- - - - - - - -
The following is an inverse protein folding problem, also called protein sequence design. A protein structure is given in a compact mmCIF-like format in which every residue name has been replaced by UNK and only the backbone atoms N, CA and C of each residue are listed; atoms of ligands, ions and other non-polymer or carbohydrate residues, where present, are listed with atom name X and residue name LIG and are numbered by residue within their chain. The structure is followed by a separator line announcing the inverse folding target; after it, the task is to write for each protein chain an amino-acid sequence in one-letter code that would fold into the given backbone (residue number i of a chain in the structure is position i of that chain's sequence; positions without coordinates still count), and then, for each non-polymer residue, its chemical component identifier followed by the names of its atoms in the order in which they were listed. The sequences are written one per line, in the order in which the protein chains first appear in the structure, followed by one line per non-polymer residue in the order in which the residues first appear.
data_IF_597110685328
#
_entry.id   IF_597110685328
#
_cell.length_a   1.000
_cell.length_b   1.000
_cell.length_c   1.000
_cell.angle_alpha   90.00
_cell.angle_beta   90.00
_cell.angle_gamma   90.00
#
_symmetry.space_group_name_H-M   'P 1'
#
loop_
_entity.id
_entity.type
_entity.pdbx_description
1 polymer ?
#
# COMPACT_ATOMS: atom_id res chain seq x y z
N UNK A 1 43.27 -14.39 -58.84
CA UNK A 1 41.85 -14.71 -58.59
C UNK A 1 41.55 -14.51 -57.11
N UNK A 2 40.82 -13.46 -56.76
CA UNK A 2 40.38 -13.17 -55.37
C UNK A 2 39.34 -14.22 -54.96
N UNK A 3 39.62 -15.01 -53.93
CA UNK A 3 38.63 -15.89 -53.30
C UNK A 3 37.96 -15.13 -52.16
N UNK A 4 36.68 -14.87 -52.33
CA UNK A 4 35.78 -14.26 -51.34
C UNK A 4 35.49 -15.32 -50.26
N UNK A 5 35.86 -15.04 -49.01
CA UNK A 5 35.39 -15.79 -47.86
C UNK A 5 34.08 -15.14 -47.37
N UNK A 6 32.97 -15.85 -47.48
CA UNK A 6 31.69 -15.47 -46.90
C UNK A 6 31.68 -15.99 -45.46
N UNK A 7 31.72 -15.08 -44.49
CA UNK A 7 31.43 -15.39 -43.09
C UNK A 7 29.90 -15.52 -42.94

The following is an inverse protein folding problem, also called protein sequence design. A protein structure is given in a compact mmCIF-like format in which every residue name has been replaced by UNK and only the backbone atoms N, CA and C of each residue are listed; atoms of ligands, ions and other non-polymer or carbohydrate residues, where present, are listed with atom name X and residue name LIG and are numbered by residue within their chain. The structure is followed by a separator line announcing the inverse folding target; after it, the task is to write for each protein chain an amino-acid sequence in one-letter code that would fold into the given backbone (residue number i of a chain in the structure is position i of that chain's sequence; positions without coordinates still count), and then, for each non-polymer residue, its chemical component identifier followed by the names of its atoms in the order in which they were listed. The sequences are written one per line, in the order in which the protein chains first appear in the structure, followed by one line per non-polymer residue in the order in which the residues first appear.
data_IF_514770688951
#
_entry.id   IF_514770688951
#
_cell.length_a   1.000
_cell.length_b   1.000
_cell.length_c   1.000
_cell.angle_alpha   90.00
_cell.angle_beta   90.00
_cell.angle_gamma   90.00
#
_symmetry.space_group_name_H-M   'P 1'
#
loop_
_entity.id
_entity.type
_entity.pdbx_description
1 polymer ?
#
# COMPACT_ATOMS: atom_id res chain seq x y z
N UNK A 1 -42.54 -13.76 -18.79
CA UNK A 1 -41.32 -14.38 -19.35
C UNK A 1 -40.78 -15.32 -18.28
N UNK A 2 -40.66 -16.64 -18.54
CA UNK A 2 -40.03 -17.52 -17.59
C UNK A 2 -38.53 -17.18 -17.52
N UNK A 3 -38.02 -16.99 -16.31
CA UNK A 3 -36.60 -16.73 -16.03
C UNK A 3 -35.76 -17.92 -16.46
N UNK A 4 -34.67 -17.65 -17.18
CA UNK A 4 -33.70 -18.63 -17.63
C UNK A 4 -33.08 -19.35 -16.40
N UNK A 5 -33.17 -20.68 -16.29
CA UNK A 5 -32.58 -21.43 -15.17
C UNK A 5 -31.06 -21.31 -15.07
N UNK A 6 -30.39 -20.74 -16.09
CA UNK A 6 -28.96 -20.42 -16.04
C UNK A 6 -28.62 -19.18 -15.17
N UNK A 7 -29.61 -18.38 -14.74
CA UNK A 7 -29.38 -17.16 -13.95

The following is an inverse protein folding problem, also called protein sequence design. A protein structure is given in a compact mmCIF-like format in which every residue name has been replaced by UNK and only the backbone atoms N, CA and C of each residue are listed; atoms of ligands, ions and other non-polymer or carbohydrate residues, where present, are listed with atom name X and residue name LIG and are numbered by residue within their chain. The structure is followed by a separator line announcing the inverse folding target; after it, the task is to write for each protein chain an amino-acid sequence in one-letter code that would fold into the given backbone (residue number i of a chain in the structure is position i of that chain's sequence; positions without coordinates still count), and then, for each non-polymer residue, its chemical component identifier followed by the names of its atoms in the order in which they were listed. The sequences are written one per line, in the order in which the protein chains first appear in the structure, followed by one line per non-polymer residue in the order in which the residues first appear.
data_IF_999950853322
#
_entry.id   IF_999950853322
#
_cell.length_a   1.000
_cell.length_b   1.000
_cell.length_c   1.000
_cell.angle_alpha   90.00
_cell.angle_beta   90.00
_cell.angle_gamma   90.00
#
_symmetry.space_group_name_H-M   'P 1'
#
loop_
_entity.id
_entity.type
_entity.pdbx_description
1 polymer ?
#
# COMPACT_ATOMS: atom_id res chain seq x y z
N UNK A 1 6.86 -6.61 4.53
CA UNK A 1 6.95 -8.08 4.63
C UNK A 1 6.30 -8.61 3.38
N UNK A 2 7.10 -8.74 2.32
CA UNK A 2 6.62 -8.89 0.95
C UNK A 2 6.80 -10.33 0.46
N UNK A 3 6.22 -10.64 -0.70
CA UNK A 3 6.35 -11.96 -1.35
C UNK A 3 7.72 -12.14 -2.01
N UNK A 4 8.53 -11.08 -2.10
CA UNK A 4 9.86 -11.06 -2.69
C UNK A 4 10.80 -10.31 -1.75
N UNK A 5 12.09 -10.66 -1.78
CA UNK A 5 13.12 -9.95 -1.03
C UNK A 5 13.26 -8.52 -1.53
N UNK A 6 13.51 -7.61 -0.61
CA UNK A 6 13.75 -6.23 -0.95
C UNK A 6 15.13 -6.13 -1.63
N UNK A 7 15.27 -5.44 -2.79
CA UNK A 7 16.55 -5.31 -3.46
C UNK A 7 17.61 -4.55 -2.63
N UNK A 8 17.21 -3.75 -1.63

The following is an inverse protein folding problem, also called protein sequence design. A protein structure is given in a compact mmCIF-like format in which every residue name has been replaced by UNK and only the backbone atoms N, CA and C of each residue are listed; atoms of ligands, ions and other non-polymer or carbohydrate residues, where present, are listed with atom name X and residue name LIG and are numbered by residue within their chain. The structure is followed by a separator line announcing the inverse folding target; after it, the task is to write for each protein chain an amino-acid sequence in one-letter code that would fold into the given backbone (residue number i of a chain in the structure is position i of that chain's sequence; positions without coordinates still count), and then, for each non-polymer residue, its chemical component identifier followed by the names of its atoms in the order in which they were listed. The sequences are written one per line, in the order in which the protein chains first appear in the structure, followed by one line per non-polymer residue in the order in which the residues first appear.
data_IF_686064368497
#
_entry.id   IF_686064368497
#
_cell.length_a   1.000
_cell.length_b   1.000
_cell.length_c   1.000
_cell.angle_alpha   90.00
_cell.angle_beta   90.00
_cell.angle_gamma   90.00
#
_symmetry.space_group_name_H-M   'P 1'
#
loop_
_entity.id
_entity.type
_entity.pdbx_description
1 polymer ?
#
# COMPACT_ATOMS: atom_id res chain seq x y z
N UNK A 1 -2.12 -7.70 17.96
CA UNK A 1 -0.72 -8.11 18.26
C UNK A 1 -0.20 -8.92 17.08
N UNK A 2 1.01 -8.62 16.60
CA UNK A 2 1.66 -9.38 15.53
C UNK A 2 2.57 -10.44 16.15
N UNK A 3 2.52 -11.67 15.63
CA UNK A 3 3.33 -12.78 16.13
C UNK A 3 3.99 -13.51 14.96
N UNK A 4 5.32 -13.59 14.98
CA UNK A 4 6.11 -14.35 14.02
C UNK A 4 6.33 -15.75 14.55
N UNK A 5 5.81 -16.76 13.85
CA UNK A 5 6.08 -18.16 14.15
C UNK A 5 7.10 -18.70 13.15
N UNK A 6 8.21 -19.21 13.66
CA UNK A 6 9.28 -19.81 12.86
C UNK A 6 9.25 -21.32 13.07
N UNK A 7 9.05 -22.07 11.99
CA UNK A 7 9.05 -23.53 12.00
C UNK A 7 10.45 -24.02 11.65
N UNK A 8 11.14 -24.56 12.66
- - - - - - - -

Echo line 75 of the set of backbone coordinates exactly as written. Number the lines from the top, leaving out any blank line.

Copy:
C UNK A 4 -33.08 -19.35 -16.40